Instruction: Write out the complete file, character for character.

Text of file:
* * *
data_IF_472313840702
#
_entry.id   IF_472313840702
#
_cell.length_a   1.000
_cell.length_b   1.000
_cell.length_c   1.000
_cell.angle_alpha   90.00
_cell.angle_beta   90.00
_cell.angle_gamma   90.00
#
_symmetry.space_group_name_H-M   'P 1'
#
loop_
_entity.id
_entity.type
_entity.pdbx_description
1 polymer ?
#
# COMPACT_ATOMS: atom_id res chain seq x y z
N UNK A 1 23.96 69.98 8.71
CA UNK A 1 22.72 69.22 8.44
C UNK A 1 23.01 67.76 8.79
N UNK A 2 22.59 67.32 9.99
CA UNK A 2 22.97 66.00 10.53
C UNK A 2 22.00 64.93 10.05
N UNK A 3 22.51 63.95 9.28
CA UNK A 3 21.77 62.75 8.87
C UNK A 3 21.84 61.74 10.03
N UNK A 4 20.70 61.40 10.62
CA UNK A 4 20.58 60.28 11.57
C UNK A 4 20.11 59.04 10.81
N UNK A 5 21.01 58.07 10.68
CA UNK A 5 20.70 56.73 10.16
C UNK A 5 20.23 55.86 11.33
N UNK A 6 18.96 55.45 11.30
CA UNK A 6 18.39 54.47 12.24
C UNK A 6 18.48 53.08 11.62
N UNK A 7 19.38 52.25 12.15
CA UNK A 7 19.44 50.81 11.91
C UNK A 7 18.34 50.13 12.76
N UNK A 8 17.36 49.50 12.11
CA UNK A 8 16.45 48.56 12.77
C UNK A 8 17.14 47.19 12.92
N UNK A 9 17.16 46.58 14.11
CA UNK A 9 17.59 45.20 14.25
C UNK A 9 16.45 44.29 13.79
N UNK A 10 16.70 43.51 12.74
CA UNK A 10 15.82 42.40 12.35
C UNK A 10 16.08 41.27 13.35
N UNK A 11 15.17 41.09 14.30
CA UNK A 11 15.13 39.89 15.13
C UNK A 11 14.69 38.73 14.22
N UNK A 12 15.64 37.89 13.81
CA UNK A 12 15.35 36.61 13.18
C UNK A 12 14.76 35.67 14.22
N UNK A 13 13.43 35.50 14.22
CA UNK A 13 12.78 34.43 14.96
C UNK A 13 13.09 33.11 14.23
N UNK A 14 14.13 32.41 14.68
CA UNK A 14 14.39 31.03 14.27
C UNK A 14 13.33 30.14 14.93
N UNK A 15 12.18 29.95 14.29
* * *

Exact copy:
data_IF_472313840702
#
_entry.id   IF_472313840702
#
_cell.length_a   1.000
_cell.length_b   1.000
_cell.length_c   1.000
_cell.angle_alpha   90.00
_cell.angle_beta   90.00
_cell.angle_gamma   90.00
#
_symmetry.space_group_name_H-M   'P 1'
#
loop_
_entity.id
_entity.type
_entity.pdbx_description
1 polymer ?
#
# COMPACT_ATOMS: atom_id res chain seq x y z
N UNK A 1 23.96 69.98 8.71
CA UNK A 1 22.72 69.22 8.44
C UNK A 1 23.01 67.76 8.79
N UNK A 2 22.59 67.32 9.99
CA UNK A 2 22.97 66.00 10.53
C UNK A 2 22.00 64.93 10.05
N UNK A 3 22.51 63.95 9.28
CA UNK A 3 21.77 62.75 8.87
C UNK A 3 21.84 61.74 10.03
N UNK A 4 20.70 61.40 10.62
CA UNK A 4 20.58 60.28 11.57
C UNK A 4 20.11 59.04 10.81
N UNK A 5 21.01 58.07 10.68
CA UNK A 5 20.70 56.73 10.16
C UNK A 5 20.23 55.86 11.33
N UNK A 6 18.96 55.45 11.30
CA UNK A 6 18.39 54.47 12.24
C UNK A 6 18.48 53.08 11.62
N UNK A 7 19.38 52.25 12.15
CA UNK A 7 19.44 50.81 11.91
C UNK A 7 18.34 50.13 12.76
N UNK A 8 17.36 49.50 12.11
CA UNK A 8 16.45 48.56 12.77
C UNK A 8 17.14 47.19 12.92
N UNK A 9 17.16 46.58 14.11
CA UNK A 9 17.59 45.20 14.25
C UNK A 9 16.45 44.29 13.79
N UNK A 10 16.70 43.51 12.74
CA UNK A 10 15.82 42.40 12.35
C UNK A 10 16.08 41.27 13.35
N UNK A 11 15.17 41.09 14.30
CA UNK A 11 15.13 39.89 15.13
C UNK A 11 14.69 38.73 14.22
N UNK A 12 15.64 37.89 13.81
CA UNK A 12 15.35 36.61 13.18
C UNK A 12 14.76 35.67 14.22
N UNK A 13 13.43 35.50 14.22
CA UNK A 13 12.78 34.43 14.96
C UNK A 13 13.09 33.11 14.23
N UNK A 14 14.13 32.41 14.68
CA UNK A 14 14.39 31.03 14.27
C UNK A 14 13.33 30.14 14.93
N UNK A 15 12.18 29.95 14.29